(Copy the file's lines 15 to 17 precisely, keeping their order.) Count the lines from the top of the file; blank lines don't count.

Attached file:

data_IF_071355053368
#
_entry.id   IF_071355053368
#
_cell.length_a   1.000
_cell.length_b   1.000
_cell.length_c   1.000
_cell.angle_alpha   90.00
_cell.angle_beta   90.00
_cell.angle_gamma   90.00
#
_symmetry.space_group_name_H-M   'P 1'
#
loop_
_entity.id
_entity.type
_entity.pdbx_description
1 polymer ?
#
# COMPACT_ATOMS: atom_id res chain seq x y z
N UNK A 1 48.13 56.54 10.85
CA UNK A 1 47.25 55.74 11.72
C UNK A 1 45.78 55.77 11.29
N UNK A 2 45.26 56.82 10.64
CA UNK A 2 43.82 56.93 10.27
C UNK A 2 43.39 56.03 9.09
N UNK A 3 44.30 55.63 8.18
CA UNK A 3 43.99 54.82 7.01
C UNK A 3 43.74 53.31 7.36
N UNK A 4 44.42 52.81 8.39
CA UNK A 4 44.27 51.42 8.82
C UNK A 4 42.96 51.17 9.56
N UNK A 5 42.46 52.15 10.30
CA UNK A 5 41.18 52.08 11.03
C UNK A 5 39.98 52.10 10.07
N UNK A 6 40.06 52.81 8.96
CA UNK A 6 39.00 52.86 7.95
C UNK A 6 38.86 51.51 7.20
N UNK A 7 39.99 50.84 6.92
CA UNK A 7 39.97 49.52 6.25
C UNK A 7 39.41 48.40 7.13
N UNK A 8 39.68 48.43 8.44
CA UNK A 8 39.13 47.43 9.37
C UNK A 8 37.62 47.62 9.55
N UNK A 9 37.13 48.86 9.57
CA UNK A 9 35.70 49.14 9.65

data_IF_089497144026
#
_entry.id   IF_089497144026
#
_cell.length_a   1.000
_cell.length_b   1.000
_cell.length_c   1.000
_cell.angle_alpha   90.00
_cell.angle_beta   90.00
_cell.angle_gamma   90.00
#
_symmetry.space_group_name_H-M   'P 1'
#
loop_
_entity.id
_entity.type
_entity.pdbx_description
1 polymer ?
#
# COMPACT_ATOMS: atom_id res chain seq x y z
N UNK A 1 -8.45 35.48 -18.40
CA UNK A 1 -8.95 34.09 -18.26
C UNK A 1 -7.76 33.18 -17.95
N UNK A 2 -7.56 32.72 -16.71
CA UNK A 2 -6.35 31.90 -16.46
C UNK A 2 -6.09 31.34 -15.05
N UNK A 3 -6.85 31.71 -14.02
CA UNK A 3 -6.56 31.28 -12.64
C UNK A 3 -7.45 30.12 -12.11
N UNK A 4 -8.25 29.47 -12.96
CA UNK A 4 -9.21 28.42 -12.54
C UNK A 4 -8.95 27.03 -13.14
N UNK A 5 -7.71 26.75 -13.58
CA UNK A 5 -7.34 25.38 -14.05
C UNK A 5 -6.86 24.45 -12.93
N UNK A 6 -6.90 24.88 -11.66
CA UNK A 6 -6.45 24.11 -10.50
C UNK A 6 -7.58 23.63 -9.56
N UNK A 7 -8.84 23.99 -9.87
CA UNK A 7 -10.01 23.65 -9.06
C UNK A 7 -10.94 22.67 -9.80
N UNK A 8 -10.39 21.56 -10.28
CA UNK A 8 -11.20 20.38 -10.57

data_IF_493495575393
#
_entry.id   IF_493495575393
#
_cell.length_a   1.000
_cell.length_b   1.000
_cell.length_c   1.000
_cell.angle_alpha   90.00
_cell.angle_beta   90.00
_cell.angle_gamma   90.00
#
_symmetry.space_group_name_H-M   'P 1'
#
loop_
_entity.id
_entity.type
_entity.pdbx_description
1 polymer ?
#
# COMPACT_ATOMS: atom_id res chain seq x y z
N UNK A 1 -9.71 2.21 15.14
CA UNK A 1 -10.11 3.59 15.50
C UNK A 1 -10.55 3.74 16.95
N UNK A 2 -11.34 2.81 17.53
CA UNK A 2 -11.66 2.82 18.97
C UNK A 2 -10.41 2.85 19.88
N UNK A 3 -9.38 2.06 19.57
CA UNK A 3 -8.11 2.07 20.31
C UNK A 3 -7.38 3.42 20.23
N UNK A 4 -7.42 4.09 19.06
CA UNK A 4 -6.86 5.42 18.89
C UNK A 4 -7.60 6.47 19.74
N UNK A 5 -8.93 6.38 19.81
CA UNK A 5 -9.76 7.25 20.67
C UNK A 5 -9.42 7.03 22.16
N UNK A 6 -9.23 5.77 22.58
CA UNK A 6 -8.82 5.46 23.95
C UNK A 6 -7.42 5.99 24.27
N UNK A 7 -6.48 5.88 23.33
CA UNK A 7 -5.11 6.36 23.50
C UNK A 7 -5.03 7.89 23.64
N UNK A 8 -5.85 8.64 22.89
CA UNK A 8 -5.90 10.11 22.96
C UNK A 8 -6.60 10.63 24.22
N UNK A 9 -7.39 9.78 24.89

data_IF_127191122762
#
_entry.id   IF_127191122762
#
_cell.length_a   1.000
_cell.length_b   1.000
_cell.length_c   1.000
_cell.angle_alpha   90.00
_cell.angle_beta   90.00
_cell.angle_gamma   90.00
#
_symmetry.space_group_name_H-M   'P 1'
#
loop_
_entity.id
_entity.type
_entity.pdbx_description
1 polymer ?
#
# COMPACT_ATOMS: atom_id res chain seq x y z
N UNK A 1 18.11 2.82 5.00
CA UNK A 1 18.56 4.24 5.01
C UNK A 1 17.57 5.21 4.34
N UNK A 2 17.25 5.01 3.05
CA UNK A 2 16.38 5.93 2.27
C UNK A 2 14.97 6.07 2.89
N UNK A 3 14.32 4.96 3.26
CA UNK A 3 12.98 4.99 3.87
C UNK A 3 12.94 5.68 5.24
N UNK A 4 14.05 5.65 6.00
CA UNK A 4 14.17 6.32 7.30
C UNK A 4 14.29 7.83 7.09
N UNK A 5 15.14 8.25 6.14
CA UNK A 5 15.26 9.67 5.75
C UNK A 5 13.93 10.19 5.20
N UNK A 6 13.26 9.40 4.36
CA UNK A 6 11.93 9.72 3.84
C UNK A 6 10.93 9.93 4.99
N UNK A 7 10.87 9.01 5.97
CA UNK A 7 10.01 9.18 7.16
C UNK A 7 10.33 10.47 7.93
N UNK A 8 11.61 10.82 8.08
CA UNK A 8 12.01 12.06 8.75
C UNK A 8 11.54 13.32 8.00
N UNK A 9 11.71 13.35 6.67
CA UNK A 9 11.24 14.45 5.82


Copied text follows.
_entity.id
_entity.type
_entity.pdbx_description